This annual collection of thoughts and figures on agriculture and agricultural production by the world’s leading organization devoted to food-related issues, is this year dedicated to family farming. The annex tables are as informative as ever, providing an overview of key information regarding trends in land holdings and labour. But the meat is in the text. The pivotal role family farmers play in ensuring that humanity is able to feed itself is clearly expressed. A very thorough review of all recent and relevant literature tries to find out ‘what strategy should be taken towards small family farms?’ The findings stress the importance of recognizing their diversity and the need to improve supplementary or alternative employment and income. However, FAO continue to promote the possibility of ‘sustainable productivity growth’ for poverty reduction and improved food security. To achieve this, it argues for two interrelated pathways: development and application of new technologies and practices via farmer-led and formal research; and application and adaptation of existing technologies and processes alongside traditional integrated farming systems. All in all it provides hope that we are beginning to ‘see the light’, but ensuring that this light burns brightly and continuously is another matter.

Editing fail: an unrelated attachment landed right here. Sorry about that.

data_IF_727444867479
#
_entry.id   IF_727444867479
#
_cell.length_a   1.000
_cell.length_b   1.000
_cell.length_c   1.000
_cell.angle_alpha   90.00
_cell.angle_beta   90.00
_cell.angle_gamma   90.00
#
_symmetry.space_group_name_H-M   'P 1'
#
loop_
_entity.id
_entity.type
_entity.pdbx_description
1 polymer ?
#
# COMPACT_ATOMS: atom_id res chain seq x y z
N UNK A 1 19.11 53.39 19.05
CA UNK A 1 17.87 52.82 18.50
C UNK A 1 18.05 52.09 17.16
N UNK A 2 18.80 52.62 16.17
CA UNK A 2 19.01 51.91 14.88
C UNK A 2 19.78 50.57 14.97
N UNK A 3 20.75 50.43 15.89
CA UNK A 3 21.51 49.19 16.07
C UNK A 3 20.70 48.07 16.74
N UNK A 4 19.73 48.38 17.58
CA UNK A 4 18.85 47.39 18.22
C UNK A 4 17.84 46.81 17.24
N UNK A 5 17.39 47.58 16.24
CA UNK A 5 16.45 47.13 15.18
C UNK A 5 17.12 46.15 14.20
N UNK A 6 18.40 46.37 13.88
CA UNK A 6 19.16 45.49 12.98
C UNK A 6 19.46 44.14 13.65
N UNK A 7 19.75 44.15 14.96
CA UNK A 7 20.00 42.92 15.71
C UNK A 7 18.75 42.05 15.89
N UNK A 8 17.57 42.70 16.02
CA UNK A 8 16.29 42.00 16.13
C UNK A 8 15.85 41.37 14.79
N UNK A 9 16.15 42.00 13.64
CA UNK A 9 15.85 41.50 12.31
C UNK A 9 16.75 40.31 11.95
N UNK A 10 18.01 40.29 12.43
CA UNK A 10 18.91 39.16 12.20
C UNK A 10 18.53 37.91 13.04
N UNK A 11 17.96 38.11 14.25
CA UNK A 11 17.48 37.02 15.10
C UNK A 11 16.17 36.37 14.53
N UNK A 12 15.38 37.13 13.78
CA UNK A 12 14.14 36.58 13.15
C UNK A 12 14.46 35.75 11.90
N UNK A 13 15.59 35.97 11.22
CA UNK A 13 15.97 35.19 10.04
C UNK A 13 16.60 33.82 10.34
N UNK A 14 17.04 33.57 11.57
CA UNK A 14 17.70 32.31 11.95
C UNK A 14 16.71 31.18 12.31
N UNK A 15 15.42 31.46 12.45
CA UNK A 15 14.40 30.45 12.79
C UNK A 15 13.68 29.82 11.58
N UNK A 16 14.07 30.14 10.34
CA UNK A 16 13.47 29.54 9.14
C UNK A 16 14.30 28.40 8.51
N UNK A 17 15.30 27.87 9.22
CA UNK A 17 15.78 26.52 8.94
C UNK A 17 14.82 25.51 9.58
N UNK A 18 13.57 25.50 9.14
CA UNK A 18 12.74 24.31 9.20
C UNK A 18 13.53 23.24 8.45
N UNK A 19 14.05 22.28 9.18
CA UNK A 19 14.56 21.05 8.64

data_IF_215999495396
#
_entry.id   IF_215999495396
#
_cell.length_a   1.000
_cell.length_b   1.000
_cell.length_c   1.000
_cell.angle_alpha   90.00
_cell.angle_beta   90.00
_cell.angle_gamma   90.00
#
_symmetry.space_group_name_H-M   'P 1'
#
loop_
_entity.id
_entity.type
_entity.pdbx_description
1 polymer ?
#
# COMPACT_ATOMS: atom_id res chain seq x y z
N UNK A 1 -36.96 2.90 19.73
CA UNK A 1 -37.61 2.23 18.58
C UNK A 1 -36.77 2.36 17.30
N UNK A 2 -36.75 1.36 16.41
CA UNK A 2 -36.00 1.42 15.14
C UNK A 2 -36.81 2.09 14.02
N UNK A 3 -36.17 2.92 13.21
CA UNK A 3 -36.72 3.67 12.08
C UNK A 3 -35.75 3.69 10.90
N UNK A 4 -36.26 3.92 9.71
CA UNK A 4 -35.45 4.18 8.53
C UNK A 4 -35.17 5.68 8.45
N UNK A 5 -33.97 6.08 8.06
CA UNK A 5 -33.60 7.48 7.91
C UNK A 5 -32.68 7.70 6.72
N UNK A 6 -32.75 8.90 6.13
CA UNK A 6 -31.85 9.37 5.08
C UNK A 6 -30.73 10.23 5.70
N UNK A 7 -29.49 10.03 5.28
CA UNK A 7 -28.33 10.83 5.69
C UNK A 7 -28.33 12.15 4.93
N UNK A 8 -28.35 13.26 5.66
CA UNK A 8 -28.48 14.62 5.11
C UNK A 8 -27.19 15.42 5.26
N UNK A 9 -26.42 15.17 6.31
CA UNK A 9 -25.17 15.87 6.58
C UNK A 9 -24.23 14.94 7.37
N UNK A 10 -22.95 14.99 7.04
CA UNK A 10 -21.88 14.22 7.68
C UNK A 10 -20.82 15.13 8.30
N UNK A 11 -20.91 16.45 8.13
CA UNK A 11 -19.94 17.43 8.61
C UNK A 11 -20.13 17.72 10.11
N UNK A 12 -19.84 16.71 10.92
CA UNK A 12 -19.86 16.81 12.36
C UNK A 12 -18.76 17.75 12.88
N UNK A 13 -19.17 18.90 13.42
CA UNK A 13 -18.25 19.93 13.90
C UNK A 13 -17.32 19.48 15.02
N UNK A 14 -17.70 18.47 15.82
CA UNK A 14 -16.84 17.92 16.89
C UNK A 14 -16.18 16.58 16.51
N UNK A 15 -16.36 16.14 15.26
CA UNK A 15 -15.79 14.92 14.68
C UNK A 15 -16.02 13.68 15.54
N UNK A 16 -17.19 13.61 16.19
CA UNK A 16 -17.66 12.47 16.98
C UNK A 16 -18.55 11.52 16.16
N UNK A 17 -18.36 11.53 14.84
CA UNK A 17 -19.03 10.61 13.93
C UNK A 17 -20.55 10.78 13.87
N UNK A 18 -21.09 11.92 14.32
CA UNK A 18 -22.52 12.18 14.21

Specialisation or diversification? Divergent perspectives on rice farming in three large dam-irrigated areas in the Sahel
This report is based on the main lessons and recommendations from three case studies analysing the strategies, aspirations and constraints of the various types of farmers living around the dams of Bagré (Burkina Faso), Sélingué (Mali) and Niandouba/Confluent (Senegal). This document aims to contribute to the reflections national and regional reflections on policies and programs to improve rice-based production systems in the irrigated areas and strengthen the livelihoods of farmers.
The landscape approach has increasingly been promoted as a new perspective on addressing global challenges at a local level. In the face of increasing and competing claims to the land and the exhaustion of natural resources, planners, scientists and policymakers have come to realize the limitations of sectoral approaches. Integrated landscape level considerations have begun to supersede those restricted to, for instance, water, forests, farming and development programmes. Given this interest, and the potential impacts of such initiatives, it is important to learn from the many practical experiences in applying integrated landscape management throughout the world. This issue of ETFRN News 56, ‘Towards productive landscapes’, brings together 29 papers by practitioners from all over the world who highlight the successes and challenges of applying landscape approaches. Jointly, the articles explore: 1) the role of forests in mosaic landscapes; 2) governance arrangements at the landscape scale; and 3) key factors contributing to success in landscape management. This issue of ETFRN News results from a partnership between Tropenbos International (TBI) and the Centre for Learning on Sustainable Agriculture (ILEIA), part of the AgriCultures Network dedicated to landscapes.